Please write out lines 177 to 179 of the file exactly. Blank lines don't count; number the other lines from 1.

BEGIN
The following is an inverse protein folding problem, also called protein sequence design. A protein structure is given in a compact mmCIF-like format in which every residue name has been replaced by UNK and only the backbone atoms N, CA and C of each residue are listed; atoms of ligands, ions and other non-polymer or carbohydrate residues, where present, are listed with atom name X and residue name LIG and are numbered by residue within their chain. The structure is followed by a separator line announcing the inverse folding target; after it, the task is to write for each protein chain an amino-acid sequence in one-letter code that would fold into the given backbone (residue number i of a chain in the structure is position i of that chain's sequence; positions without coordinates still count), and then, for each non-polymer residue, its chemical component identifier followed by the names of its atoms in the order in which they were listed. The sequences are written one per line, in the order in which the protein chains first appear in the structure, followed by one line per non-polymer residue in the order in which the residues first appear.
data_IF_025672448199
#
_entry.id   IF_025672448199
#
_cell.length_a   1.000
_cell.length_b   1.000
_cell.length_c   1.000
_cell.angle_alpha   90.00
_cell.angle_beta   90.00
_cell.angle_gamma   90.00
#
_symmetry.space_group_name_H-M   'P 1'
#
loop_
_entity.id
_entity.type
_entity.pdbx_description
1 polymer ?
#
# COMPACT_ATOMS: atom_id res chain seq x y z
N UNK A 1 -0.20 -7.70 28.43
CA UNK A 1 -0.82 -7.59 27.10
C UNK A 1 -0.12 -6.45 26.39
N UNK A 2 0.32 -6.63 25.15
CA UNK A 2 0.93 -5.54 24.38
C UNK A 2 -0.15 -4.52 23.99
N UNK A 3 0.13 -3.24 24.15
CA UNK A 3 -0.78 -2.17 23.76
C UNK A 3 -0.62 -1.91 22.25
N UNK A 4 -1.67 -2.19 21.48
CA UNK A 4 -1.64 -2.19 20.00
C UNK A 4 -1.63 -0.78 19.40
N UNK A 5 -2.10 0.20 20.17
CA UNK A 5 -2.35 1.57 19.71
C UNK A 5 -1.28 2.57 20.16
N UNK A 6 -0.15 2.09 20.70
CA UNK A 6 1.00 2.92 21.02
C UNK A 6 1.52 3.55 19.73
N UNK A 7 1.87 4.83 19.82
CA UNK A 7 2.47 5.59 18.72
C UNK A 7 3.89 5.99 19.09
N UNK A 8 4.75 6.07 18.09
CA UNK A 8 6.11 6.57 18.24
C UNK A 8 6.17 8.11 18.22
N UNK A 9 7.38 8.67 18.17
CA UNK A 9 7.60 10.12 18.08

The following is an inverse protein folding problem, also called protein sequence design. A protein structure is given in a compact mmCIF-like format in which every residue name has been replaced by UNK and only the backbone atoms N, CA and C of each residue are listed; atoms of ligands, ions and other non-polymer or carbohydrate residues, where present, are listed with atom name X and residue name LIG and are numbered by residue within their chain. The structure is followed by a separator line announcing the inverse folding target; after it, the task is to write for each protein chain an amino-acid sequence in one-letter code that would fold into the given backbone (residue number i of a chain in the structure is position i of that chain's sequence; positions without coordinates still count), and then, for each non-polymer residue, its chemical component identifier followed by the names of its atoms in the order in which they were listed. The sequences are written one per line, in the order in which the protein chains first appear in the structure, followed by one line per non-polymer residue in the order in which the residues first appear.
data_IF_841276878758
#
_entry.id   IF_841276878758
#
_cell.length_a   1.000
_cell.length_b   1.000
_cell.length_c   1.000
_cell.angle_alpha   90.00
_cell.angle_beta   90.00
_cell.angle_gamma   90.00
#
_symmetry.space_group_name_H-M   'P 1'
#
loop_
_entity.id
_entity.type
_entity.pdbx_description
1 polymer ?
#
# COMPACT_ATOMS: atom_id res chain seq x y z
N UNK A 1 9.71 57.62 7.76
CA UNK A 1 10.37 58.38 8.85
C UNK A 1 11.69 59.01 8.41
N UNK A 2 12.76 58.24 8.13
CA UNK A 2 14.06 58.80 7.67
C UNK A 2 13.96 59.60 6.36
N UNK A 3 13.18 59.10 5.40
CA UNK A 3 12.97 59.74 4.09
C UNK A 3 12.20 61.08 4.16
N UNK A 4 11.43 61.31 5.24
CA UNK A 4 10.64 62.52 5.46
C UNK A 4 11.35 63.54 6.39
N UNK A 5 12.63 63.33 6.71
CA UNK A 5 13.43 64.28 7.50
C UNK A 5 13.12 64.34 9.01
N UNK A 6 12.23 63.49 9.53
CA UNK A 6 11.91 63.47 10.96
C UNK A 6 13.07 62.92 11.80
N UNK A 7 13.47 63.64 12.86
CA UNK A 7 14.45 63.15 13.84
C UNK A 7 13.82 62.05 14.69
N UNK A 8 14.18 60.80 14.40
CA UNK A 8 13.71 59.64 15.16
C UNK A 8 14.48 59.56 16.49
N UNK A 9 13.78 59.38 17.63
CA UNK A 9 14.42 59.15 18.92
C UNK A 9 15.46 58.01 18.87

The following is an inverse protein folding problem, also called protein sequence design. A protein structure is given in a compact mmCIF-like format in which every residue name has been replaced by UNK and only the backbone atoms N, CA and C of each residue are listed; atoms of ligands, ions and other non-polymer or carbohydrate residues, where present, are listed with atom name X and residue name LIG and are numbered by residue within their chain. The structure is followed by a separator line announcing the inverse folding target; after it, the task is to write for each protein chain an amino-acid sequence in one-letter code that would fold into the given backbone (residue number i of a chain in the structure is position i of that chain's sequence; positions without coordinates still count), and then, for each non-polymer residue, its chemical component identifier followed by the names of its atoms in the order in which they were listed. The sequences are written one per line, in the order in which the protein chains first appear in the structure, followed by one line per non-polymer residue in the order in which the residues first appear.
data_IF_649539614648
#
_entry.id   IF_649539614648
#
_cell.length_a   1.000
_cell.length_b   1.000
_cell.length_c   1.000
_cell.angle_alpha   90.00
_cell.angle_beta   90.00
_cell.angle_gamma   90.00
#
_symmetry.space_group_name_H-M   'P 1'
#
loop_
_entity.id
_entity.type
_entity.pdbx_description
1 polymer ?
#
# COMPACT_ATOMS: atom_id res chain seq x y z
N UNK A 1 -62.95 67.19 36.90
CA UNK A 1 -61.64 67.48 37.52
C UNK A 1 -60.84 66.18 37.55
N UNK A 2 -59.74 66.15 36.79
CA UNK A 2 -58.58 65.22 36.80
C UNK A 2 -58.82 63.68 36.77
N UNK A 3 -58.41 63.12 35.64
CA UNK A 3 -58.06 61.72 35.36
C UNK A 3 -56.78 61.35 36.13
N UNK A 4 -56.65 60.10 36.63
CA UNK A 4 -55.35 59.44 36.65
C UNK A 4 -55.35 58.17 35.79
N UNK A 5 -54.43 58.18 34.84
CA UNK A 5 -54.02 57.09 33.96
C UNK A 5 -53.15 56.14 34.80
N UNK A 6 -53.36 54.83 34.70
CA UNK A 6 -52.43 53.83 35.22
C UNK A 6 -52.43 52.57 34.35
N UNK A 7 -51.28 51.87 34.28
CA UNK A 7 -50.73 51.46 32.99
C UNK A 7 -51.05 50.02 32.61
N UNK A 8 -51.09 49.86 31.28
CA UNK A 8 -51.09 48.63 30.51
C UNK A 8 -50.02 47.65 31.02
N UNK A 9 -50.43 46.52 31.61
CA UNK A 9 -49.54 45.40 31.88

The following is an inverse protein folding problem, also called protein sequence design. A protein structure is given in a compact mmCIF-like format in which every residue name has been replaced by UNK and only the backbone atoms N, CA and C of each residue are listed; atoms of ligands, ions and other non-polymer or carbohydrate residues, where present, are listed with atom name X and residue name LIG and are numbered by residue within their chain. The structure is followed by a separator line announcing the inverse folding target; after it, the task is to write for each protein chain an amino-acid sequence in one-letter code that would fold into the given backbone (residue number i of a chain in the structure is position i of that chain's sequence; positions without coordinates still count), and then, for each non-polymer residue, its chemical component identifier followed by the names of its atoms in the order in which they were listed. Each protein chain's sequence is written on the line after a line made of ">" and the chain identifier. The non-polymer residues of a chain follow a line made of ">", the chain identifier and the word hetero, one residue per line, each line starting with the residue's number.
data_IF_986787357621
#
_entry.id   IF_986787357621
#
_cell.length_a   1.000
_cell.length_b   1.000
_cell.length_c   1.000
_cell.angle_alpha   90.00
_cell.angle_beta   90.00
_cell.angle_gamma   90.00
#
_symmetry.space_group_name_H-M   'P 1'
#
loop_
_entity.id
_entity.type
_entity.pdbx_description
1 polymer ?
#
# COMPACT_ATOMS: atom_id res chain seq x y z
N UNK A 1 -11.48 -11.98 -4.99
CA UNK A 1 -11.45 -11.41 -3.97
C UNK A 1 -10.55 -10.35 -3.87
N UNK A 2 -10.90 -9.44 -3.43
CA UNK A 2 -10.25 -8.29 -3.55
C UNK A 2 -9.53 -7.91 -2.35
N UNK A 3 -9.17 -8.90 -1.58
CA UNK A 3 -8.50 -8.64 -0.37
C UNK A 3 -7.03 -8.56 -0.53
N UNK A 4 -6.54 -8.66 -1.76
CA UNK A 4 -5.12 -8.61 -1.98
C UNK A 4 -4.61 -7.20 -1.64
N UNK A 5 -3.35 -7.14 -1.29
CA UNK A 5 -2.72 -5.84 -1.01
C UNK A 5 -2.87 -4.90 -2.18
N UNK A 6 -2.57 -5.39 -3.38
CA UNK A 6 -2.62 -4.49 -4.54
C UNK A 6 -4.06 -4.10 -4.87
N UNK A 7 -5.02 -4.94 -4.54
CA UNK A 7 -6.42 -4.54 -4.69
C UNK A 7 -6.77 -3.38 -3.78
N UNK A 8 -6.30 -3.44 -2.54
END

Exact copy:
CA UNK A 5 -2.72 -5.84 -1.01
C UNK A 5 -2.87 -4.90 -2.18
N UNK A 6 -2.57 -5.39 -3.38